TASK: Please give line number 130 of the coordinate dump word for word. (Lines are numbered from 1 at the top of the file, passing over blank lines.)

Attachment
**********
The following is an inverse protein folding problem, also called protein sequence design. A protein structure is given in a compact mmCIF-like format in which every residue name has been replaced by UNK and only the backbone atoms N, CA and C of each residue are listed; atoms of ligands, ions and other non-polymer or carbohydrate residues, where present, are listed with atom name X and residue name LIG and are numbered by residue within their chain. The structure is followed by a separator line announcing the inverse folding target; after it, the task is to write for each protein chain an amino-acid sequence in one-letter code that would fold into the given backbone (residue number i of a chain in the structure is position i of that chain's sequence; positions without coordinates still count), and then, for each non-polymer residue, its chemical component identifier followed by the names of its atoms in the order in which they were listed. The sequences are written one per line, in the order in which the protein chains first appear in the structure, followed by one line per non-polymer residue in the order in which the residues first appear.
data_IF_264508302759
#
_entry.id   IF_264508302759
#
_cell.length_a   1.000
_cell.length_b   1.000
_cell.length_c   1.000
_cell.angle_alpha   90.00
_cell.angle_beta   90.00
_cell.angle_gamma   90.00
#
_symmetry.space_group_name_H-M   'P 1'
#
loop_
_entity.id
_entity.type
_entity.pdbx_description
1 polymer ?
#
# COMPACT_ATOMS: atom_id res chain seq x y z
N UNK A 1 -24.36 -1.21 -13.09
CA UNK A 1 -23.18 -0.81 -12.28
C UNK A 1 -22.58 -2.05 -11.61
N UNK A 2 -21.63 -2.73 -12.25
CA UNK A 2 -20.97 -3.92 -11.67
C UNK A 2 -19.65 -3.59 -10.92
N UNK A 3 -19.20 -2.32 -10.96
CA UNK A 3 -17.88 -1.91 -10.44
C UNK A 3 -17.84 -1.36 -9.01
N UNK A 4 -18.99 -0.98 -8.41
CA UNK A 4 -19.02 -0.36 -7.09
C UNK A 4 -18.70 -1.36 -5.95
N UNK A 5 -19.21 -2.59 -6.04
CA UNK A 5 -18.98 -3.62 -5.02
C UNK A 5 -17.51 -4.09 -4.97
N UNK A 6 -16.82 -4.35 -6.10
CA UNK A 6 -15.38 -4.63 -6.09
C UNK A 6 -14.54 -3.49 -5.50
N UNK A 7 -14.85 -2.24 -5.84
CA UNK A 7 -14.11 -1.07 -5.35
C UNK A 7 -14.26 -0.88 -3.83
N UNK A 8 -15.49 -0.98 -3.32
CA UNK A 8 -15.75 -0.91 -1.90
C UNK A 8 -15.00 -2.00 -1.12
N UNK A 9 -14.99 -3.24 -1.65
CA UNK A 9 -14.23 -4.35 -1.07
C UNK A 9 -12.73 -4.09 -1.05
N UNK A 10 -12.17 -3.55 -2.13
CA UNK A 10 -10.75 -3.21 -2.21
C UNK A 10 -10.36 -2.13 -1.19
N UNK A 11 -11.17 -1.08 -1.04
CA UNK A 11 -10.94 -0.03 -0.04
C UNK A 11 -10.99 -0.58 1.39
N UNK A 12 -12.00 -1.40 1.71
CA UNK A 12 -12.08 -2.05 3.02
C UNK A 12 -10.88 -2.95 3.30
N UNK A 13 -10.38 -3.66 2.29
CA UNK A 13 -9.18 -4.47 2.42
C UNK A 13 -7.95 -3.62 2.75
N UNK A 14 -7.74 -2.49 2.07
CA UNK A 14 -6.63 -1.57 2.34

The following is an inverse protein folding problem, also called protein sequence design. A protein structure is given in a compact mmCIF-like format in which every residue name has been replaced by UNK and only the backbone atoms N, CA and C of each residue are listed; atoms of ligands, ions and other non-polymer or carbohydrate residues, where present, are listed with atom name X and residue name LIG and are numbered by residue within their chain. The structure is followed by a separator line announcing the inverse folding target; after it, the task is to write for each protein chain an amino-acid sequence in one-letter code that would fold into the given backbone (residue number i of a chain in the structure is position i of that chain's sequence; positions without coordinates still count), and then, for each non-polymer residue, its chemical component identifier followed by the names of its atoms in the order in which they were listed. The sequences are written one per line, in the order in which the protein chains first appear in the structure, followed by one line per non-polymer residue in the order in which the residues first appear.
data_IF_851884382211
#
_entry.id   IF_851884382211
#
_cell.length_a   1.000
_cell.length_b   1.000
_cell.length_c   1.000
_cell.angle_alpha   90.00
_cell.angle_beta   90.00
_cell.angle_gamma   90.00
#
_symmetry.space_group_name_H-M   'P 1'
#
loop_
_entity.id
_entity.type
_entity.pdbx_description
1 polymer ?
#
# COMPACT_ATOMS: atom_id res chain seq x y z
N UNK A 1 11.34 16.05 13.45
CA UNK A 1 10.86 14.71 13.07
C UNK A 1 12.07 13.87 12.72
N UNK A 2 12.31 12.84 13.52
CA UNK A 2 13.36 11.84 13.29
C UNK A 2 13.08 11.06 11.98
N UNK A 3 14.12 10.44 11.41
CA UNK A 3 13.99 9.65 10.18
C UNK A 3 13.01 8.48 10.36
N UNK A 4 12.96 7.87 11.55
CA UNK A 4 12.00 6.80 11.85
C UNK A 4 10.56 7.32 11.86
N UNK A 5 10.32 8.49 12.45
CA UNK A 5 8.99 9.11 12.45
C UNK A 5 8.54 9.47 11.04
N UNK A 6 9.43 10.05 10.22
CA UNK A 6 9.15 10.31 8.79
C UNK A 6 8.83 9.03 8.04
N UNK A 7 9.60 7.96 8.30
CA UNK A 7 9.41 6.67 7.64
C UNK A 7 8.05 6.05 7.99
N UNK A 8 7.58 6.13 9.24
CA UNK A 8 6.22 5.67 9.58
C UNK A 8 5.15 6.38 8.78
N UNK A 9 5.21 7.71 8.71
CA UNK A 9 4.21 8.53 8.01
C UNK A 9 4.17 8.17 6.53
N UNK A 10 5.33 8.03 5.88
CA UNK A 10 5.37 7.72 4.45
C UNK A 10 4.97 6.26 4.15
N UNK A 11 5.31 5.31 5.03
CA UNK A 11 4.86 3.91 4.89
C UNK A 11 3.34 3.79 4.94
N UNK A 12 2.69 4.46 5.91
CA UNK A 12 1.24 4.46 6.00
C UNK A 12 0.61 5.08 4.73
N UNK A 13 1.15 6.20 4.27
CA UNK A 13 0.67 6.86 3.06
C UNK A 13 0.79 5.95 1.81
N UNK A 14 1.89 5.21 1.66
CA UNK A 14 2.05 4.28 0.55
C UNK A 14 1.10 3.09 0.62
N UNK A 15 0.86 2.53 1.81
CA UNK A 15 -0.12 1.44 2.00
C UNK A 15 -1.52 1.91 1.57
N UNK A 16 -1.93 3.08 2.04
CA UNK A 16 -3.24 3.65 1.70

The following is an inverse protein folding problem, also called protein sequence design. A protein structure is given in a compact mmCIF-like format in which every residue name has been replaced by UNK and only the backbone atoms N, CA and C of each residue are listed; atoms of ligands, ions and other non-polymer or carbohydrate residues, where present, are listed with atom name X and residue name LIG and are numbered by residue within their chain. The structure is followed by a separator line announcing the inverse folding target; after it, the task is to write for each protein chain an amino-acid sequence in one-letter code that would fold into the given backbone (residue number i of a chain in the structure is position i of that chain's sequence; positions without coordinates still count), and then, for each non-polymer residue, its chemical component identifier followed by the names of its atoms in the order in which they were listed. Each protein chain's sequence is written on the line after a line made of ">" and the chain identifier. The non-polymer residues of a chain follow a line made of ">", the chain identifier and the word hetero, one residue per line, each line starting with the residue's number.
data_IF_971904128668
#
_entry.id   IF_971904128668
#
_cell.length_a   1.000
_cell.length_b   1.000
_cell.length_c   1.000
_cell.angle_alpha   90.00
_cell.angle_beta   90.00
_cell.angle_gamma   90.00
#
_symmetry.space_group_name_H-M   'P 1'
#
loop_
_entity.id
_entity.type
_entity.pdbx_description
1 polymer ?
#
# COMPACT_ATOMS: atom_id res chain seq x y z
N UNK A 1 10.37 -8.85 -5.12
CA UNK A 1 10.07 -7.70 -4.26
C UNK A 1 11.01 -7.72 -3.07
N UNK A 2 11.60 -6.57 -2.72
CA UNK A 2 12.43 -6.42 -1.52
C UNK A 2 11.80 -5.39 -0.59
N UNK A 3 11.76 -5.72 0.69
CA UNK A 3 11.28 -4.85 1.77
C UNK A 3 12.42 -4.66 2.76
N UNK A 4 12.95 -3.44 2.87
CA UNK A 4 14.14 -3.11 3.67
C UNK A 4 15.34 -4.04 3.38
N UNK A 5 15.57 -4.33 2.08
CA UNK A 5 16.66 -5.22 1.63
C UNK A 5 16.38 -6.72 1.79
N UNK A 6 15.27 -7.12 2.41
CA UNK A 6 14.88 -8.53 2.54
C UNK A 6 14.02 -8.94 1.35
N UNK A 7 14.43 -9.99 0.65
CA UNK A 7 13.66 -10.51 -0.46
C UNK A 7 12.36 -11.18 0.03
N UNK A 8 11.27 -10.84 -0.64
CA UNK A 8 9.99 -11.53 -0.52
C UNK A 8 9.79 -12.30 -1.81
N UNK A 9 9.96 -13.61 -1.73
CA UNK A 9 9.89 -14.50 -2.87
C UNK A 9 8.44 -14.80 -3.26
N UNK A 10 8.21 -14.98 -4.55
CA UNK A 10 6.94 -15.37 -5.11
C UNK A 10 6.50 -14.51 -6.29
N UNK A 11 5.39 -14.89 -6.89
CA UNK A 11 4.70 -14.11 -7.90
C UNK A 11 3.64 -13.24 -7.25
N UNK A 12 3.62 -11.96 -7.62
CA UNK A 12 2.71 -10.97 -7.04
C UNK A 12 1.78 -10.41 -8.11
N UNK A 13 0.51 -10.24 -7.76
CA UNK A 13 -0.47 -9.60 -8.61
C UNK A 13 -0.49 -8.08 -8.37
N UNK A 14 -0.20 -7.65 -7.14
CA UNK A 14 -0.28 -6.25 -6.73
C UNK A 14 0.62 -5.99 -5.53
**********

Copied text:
CA UNK A 16 -3.24 3.65 1.70